Saturday, July 21, 2018

Fantasia 2018.09: People's Republic of Desire, Cam, Kasane, and The Man Who Killed Hitler and then The Bigfoot

Nifty scheduling: People's Republic of Desire and Cam back-to-back The first actually serves as a sort of primer for how rank- and gift-based the live-stream economy is, and they wind up touching on some overlapping information while still having very different themes it is a good, interesting double feature.

Less-nifty scheduling: Kasane and Lifechanger at the same time. As a person who likes that this kind of "taking over someone's life story", it was frustrating to have to choose - and ultimately choose Kasane more out of wanting to get to the line for the next movie more easily rather than a clear preference. Fortunately, I really liked it a lot, making for a day that was just solid from start to end.



Going back to (nearly) the start, a fair number of folks from Cam showed up: Director Daniel Goldhaber, screenwriter Isa Mazzei, co-writer Isabelle Link-Levy, post-production supervisor Adam Clark, and co-producer Daniel Garber. Credit was generously shared both within the film, where the opening "a film by" credit included both Goldhaber and Mazzei, and on-stage, they made sure to point out that not only did Link-Levy and Garber design a lot of the computer-oriented parts of the film, but Goldhaber they basically left large parts of the finale in their hands right up until the edit. Crazy exacting work, really - a lot of people treat anything involving computers, especially digital effects, as basically hitting a "do it" button, so it was pretty gratifying to see them talk about matching angles exactly and figuring lag for an "infinite mirror" sequence that looks cool but also so well-done that it doesn't look like a lot of freaking work.

Aside from that, they talked about wanting to subvert the usual messaging of these movie by being really positive about sex- and cam-work rather than just making this a cautionary tale. Mazzei is a veteran of it, and wanted it played as a job that Alice/Lola is good at rather than just some desperate thing to tide her over until her real life starts up.

There was time to kill after that, enough that I was one of the first in line for Kasane, and I felt terrible about cutting out just as the credits started, but the line for The Man Who Killed Hitler and then The Bigfoot was going to be nuts, and true enough, I was one of the last ten allowed in, meaning I had to hunt for the last empty seat, which gave me this view:



Hey, in is in.

Of course, it means that because I don't have a real camera but just a phone, this is the best record I've got of the post-film Q&A:



So, way down there, that's Mitch Davis, director Robert D. Krzyskowski, and Sam Elliott. They made much of their movie in Massachusetts, so I'm hoping it shows up in the Boston area for more than just a night or two at some lesser festival. It's sweet, gorgeous, and kind of delightful. The gorgeous part comes in part from one of the people they hooked up with because they produced in the Commonwealth, as the state film board got them in touch with Douglas Trumbull, who not only did some work with his company in the Berkshires but pointed them to great people. There is some fantastic matte painting and miniature work here, though it's fairly invisible in many cases, along with the expected CGI and creature work.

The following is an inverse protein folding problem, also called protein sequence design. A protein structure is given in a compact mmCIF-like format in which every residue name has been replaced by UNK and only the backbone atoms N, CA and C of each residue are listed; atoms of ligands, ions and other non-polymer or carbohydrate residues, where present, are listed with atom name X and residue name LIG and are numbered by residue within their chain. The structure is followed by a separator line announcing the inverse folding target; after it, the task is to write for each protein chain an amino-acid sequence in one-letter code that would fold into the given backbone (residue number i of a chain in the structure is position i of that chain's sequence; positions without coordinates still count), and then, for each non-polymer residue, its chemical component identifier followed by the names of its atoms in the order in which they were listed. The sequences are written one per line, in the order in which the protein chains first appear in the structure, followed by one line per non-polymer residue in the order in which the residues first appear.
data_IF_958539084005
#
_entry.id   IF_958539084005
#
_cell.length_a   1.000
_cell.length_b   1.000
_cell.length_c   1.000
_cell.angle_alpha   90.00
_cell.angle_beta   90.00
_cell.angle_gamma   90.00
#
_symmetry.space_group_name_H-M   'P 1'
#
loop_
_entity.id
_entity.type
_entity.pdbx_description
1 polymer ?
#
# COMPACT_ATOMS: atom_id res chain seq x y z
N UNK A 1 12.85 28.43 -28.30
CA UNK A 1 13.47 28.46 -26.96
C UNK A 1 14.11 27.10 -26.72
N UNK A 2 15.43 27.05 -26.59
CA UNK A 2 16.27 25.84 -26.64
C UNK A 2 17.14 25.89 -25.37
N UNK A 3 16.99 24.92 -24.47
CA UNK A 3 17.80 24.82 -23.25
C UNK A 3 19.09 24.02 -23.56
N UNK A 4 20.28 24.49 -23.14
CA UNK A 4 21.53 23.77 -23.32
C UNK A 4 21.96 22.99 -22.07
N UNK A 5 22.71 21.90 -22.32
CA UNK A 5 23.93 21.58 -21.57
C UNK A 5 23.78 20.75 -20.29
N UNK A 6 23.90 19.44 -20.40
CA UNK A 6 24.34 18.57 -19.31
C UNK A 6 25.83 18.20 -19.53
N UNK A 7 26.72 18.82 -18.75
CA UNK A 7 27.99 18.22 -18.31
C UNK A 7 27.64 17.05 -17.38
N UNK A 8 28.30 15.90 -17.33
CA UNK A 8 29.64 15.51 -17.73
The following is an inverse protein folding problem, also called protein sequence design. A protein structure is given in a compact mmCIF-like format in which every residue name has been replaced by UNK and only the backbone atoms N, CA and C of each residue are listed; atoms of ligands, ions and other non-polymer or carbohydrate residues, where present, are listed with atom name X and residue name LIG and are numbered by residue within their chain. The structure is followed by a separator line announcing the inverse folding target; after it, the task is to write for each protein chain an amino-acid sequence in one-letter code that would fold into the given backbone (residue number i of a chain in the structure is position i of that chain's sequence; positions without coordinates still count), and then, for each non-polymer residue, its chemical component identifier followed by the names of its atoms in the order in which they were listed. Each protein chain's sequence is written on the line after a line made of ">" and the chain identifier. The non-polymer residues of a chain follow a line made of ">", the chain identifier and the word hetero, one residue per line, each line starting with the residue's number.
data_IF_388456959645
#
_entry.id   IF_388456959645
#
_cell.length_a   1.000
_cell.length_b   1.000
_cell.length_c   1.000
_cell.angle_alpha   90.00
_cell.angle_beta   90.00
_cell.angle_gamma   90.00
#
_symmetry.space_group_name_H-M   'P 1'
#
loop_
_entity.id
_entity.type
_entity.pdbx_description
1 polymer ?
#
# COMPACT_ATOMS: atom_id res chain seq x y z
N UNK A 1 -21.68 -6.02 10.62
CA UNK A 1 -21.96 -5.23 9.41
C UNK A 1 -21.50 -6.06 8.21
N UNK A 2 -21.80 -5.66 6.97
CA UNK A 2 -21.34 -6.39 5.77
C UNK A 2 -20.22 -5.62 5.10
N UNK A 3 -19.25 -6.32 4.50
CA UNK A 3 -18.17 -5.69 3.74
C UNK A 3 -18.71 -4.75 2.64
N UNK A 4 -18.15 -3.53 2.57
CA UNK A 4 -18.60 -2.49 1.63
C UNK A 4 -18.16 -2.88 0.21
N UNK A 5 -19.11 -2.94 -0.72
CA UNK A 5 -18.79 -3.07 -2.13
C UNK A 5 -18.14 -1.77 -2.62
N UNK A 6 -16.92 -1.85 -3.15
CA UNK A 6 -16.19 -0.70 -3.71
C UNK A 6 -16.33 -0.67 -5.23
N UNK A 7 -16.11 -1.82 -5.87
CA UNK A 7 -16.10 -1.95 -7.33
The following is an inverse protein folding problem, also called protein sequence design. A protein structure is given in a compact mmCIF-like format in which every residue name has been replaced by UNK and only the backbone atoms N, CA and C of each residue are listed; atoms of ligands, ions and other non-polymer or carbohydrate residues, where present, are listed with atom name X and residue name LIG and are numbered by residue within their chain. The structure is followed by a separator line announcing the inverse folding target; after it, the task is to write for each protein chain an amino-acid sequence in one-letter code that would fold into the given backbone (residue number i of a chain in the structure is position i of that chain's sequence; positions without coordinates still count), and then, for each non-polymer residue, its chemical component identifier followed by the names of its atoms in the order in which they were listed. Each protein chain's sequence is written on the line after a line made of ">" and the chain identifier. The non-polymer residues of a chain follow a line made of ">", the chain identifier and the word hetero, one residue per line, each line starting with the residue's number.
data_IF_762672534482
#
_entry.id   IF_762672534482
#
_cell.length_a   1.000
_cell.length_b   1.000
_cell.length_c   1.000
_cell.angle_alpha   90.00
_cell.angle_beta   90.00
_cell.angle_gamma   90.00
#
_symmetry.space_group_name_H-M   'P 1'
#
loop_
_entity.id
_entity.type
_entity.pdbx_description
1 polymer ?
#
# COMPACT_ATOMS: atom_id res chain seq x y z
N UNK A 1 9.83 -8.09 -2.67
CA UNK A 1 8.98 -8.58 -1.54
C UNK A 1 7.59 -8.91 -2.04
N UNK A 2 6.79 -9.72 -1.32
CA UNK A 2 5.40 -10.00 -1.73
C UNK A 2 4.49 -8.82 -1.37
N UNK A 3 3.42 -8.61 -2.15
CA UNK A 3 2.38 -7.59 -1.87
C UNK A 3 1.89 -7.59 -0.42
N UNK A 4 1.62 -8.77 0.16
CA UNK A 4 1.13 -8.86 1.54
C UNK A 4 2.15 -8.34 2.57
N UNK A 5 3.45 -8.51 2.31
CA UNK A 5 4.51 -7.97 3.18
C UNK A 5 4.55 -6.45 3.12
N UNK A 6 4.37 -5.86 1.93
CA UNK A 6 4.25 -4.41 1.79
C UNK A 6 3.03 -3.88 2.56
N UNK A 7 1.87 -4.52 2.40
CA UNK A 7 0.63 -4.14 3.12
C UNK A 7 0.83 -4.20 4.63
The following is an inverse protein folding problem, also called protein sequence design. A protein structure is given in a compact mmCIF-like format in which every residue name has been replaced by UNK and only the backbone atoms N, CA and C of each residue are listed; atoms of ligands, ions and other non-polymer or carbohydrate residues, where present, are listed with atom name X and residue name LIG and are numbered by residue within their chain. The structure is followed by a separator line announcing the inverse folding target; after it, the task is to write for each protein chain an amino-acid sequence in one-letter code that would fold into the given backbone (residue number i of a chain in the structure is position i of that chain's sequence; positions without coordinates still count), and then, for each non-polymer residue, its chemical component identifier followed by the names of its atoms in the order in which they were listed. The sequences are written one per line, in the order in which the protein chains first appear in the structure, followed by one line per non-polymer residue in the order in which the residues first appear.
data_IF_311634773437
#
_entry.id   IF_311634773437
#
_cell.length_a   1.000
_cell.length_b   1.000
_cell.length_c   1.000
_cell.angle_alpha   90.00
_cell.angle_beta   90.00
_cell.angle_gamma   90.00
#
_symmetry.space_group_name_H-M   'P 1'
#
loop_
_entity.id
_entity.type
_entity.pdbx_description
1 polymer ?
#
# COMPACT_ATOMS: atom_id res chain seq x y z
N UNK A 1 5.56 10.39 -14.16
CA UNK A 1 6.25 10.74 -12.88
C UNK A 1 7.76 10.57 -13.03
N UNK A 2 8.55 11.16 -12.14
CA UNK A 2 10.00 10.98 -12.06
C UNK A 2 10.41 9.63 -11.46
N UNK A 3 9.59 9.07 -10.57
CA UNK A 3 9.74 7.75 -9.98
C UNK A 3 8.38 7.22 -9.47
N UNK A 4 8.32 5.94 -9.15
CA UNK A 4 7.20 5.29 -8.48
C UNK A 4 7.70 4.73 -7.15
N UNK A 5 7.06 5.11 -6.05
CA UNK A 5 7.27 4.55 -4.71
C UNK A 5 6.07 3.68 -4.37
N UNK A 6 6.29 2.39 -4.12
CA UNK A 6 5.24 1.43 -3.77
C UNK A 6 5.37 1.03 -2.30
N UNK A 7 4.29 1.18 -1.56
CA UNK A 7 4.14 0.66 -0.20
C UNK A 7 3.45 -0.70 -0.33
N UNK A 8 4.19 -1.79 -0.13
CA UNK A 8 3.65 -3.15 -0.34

Best line of the night came from Elliott, who, when asked if he did a lot to prepare for the role said "No, I felt old enough, beat-up enough." Kind of an encapsulation of his recent career, but at 74, he's phenomenally healthy-looking, talking about how some of the action stuff they had him doing wasn't has hard as it looked, especially since it was mostly walking, and he doesn't run much any more after getting some cadaver in his knee to replace his ACL.

One question was about casting Aidan Turner as the younger version of Elliott's character. Krzyskowski said he was looking for a sort of unpretentious cool in both cases, and Turner gave off the sort of basic goodness he wanted to see reflected in the character, who had to be super-capable but not hard, which is a tough thing to manage, but a big part of what makes the film work. There's also a bit of a resemblance, despite him not doing the voice, especially, the filmmaker said, once you get a mustache on Turner.

Elliott laughed hearing that. Seems like a really good dude, and though he doesn't really have the genre credentials of some of the other big stars who have drawn this sort of crowd, but everyone genuinely liked having him there, with a lot of us hanging around the lobby after the film hoping to see him, but no dice.

Anyway, today is potentially the only super-long day of the festival for me, with The Traveling Cat Chronicles, The Outlaws, Chuck Steel: Night of the Trampires, Knuckleball, Amiko, and the late show of RokuRoku: Promise of the Witch, if I'm not zonked by then.

People's Republic of Desire

* * * ¼ (out of four)
Seen 20 July 2018 in Salle J.A. DeSève (Fantasia International Film Festival: Documentaries from the Edge, DCP)

Us olds should probably be paying much more attention to the cultures represented in this documentary, both online and Chinese, than we do; it's huge, misunderstood, and dismissed, and though I'm not sure I truly understand it now, I've got a better handle on what I don't know.